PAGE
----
They live their ordinary lives in a more than extraordinary stretch of road.  Their lives woven into a tight web of familiarity that is only possible in a community of neighbors.  Unseen among them is an extraordinary secret.

This secret rolls and pulses under the surface of their idyllic lives.  Epitomized in the form of a house with a dead lawn, and Mrs. Habernathy, whose behavior is at one point described as, ‘…disquieting and unnerving…’  This hidden mysterious secret drives the reader through the pages to a very startling discovery about Mrs. Habernathy and her connection to the house with the dead lawn.

I would recommend this book to anyone fond of slice of life stories filled with mystery, secrets behind closed doors, and love between family, friends and lovers.  Most of all, if you have imagined your community is hiding a secret, you definitely must read this book to discover what kind of secret it could be.

Rating: 5 out of 5.

The Unaffected Resolve – Review

The Unaffected Resolve

by Humphrey Osoro

The Unaffected Resolve Volume 1 is an introduction to Lisa Sagini.  She starts out unconscious and injured, but soon wakes up on the back of a cat-like creature.  She then discovers the world, as she knows it, has gone through an apocalyptic event.  The cat-like creature carrying her has chosen to save Lisa and her junior, a man named Orville.  His reasoning is that he can guarantee their survival and they in turn shall provide him vital information.

What Lisa Sagini wants to know most is why the world they knew had to change.  Why did they have to lose their friends and family?  How will they survive after this apocalypse?

However, the questions above are not tackled in this volume.

  Volume 1’s sole purpose is to introduce Lisa Sagini: who she is now and where she has come from.  Lisa is a soldier in the Kenyan Army, has a strong personality and it is clear that she is comfortable in her own skin.  Each scene is drawn to depict Lisa’s reality in vibrant colors and clear visuals and her memories serve to unfold the story.  Her narrative adds to the story as it transitions deeper into the past.

This introduction reads very fast, and leaves you with the familiar feeling of wanting to know more at the end of the volume.  I enjoyed reading this start into a post-apocalyptic Kenya and I find myself curious as to what would have led to the apocalypse.  Most importantly, how will Lisa survive in this new world?

I would recommend this volume to anyone +16 and beyond.  The volume does have some serious and violent content.  This is also a perfect start for someone who wants to read but doesn’t feel like they have time for an intensive novel.  The plot is strong and complex, with promise of more engaging story in the later volumes.

The writer and illustrator shared a copy of this comic with me. You can read it at this link: The Unaffected Resolve

3 Writing Webinars that will help you get started on writing your Novel

Writing is a personal process that often requires constant learning. Free Webinars to get you started or keep you going can be very uplifting and inspiring. Here are three webinars I found useful and packed full with information.

Inkitt’s Novel Writing Boot Camp

I discovered this course when I joined Inkitt.com a while back. It has ten video lessons that guide you through the ideal process of writing a novel. The tips and structure shared give you a strong foundation to help you shape a story. I found that this writing boot camp unstuck me when I was in a writing bind. If you want to write a novel, but don’t know where to start, this is the perfect course.

The 10 lessons will walk you through the fundamental tools necessary for writing a novel and succeeding the craft of story telling.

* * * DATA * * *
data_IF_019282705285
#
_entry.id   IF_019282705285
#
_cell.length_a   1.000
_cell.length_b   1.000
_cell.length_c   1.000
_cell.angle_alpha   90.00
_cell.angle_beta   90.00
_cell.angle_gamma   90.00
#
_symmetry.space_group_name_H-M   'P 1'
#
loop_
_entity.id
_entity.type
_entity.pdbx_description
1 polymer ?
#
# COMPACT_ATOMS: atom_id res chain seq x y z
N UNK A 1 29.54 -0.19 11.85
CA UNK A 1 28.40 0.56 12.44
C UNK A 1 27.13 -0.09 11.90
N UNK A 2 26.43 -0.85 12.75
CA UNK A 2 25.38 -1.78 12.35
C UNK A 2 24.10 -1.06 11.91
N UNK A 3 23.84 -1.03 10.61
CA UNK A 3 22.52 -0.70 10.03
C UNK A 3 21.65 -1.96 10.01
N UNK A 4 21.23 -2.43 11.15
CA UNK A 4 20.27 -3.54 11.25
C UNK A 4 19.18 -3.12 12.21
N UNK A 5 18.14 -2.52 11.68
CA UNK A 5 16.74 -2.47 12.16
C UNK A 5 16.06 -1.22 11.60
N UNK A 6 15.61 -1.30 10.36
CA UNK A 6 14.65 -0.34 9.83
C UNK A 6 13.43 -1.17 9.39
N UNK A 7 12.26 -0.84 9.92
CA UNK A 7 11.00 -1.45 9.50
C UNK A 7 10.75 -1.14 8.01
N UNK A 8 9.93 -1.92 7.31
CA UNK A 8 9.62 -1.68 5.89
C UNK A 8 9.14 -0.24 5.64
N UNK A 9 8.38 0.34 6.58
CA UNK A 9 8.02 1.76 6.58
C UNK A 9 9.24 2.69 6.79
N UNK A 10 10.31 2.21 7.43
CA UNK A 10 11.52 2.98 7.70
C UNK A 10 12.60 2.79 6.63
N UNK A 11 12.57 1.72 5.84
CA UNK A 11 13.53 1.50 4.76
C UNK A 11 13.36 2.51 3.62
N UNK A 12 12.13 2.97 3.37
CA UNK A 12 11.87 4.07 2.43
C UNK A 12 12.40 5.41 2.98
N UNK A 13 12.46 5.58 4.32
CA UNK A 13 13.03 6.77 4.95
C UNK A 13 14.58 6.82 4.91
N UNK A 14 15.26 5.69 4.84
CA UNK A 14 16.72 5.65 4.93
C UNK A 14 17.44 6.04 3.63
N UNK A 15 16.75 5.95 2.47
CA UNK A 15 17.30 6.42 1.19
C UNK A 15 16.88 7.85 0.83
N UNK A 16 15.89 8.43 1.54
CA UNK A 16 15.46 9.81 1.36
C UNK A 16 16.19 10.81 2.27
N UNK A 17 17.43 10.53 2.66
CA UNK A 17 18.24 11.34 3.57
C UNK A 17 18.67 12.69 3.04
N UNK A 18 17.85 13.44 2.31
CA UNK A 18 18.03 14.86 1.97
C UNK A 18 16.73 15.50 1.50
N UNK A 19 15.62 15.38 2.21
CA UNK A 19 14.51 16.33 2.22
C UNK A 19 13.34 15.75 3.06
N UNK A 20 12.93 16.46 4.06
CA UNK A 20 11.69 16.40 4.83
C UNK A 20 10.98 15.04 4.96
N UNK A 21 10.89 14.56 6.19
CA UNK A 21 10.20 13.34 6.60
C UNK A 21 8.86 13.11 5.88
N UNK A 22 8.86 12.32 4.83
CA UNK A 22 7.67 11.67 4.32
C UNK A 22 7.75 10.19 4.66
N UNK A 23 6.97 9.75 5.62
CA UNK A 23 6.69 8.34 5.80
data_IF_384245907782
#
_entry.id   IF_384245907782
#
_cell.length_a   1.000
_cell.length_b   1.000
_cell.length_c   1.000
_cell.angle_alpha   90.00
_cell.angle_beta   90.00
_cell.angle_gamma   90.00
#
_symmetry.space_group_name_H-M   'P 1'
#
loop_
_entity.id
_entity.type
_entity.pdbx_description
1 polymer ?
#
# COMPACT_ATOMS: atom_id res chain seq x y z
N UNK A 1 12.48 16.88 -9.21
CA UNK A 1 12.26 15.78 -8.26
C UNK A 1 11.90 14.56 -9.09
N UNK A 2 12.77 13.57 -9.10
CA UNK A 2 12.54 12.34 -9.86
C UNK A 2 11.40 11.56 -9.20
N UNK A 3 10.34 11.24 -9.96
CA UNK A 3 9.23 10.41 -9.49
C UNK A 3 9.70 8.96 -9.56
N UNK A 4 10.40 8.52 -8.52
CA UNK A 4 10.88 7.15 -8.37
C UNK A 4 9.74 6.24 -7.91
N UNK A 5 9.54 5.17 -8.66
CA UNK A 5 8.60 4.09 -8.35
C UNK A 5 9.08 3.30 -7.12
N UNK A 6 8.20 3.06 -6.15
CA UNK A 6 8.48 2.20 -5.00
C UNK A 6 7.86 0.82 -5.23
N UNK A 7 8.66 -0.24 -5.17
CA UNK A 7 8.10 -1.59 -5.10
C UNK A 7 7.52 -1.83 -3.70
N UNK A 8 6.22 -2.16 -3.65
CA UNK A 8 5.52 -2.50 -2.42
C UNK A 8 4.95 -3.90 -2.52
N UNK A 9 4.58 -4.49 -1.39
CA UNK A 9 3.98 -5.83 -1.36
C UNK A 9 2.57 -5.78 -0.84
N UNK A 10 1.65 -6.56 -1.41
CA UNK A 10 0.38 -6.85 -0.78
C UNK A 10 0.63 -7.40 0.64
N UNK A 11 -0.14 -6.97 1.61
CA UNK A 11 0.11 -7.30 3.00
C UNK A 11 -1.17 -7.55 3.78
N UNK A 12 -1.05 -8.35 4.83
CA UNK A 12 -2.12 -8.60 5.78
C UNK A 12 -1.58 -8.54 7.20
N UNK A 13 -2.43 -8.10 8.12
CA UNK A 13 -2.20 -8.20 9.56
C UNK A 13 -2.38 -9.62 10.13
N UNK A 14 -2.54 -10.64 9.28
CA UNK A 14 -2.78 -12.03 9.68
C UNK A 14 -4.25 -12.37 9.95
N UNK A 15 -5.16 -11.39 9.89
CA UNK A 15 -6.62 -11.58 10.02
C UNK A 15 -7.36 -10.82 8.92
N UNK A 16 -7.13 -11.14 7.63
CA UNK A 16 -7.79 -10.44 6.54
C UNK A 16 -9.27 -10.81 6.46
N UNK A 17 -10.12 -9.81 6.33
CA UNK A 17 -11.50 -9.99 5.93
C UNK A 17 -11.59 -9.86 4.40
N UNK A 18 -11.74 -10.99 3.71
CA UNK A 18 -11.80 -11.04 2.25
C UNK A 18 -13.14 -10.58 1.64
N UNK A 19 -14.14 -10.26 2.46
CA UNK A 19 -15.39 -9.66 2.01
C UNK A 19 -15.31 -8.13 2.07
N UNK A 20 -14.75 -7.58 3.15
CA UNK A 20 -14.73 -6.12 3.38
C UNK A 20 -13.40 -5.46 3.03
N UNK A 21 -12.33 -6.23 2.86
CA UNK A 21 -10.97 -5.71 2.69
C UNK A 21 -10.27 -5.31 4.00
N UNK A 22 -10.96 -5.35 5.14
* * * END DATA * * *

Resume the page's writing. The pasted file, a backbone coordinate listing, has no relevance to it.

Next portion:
inkitt.com

Nanowrimo’s Nano Prep 101

Nanowrimo is a great challenge to take on. It stands for National Novel Writing Month. The month of choice is November. Before that, you can prepare to take on the challenge of writing a novel by participating in Nano Prep. You can download the Nano Prep 101 Handbook and get started on your preparations, or wait until September to join millions worldwide in the same process. I felt that giving this a try was a great way to understand my own writing process. The handbook has a lot of information on character creation, planning your story and creating worlds. It is perfect for beginners and experienced writers too.

linkedin.com’s Writing: The Craft of Story

Linkedin has a learning center packed with different types of courses you can take. You can sign up for a free trial, or pay a fee to join the learning center. I found this course and thought it quite enlightening. It has great insights on all the parts of great story telling. It is not the only course on Linkedin on writing, there are loads more, that include topics on editing your work. The learning center is a great place to explore if you’re looking for information, insights on writing, and hoping to increase your writing skills knowledge.

Learning never stops. I hope these courses are of help to you on your writing journey.

Bingeing on Books – August Adventures

This month has been incredible, in that I found myself reading more books. I celebrate this kind of stuff. Because it’s easy to get lost in important activities during the day, or in conversations that leave you no time to take time and read a book. I’m grateful for the time to be in a quiet moment getting lost in different worlds, meeting characters and exploring alternate universes.

Here’s a list of books that I couldn’t put down for the month of August:

Children of Blood and Bone
by Tomi Adeyemi

They killed my mother.
They took our magic.
They tried to bury us.

Now we rise.

Zélie Adebola remembers when the soil of Orïsha hummed with magic. Burners ignited flames, Tiders beckoned waves, and Zélie’s Reaper mother summoned forth souls.

But everything changed the night magic disappeared. Under the orders of a ruthless king, maji were killed, leaving Zélie without a mother and her people without hope.

Now Zélie has one chance to bring back magic and strike against the monarchy. With the help of a rogue princess, Zélie must outwit and outrun the crown prince, who is hell-bent on eradicating magic for good.